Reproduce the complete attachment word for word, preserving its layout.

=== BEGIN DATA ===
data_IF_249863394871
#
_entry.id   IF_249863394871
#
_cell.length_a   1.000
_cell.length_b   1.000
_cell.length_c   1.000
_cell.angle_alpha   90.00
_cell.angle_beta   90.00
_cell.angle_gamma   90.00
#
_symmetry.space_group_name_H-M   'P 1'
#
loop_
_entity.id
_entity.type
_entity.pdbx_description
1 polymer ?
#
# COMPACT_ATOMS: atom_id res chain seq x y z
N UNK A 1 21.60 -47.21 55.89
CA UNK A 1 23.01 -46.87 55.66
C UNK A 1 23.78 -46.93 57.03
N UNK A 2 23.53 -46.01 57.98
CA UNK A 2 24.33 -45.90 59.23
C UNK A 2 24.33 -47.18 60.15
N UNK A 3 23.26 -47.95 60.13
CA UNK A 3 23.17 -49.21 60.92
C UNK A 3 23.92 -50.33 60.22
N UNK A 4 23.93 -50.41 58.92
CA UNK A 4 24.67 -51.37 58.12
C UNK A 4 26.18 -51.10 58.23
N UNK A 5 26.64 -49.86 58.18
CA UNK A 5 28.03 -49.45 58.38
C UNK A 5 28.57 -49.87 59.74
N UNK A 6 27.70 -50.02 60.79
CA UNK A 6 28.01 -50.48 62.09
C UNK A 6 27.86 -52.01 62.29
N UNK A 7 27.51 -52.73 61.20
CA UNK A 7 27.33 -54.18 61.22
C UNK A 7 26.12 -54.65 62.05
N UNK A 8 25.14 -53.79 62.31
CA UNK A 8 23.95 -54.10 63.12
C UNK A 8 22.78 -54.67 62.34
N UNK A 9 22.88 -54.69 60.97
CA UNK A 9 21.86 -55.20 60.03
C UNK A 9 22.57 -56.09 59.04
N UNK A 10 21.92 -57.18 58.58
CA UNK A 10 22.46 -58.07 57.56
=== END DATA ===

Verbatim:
data_IF_249863394871
#
_entry.id   IF_249863394871
#
_cell.length_a   1.000
_cell.length_b   1.000
_cell.length_c   1.000
_cell.angle_alpha   90.00
_cell.angle_beta   90.00
_cell.angle_gamma   90.00
#
_symmetry.space_group_name_H-M   'P 1'
#
loop_
_entity.id
_entity.type
_entity.pdbx_description
1 polymer ?
#
# COMPACT_ATOMS: atom_id res chain seq x y z
N UNK A 1 21.60 -47.21 55.89
CA UNK A 1 23.01 -46.87 55.66
C UNK A 1 23.78 -46.93 57.03
N UNK A 2 23.53 -46.01 57.98
CA UNK A 2 24.33 -45.90 59.23
C UNK A 2 24.33 -47.18 60.15
N UNK A 3 23.26 -47.95 60.13
CA UNK A 3 23.17 -49.21 60.92
C UNK A 3 23.92 -50.33 60.22
N UNK A 4 23.93 -50.41 58.92
CA UNK A 4 24.67 -51.37 58.12
C UNK A 4 26.18 -51.10 58.23
N UNK A 5 26.64 -49.86 58.18
CA UNK A 5 28.03 -49.45 58.38
C UNK A 5 28.57 -49.87 59.74
N UNK A 6 27.70 -50.02 60.79
CA UNK A 6 28.01 -50.48 62.09
C UNK A 6 27.86 -52.01 62.29
N UNK A 7 27.51 -52.73 61.20
CA UNK A 7 27.33 -54.18 61.22
C UNK A 7 26.12 -54.65 62.05
N UNK A 8 25.14 -53.79 62.31
CA UNK A 8 23.95 -54.10 63.12
C UNK A 8 22.78 -54.67 62.34
N UNK A 9 22.88 -54.69 60.97
CA UNK A 9 21.86 -55.20 60.03
C UNK A 9 22.57 -56.09 59.04
N UNK A 10 21.92 -57.18 58.58
CA UNK A 10 22.46 -58.07 57.56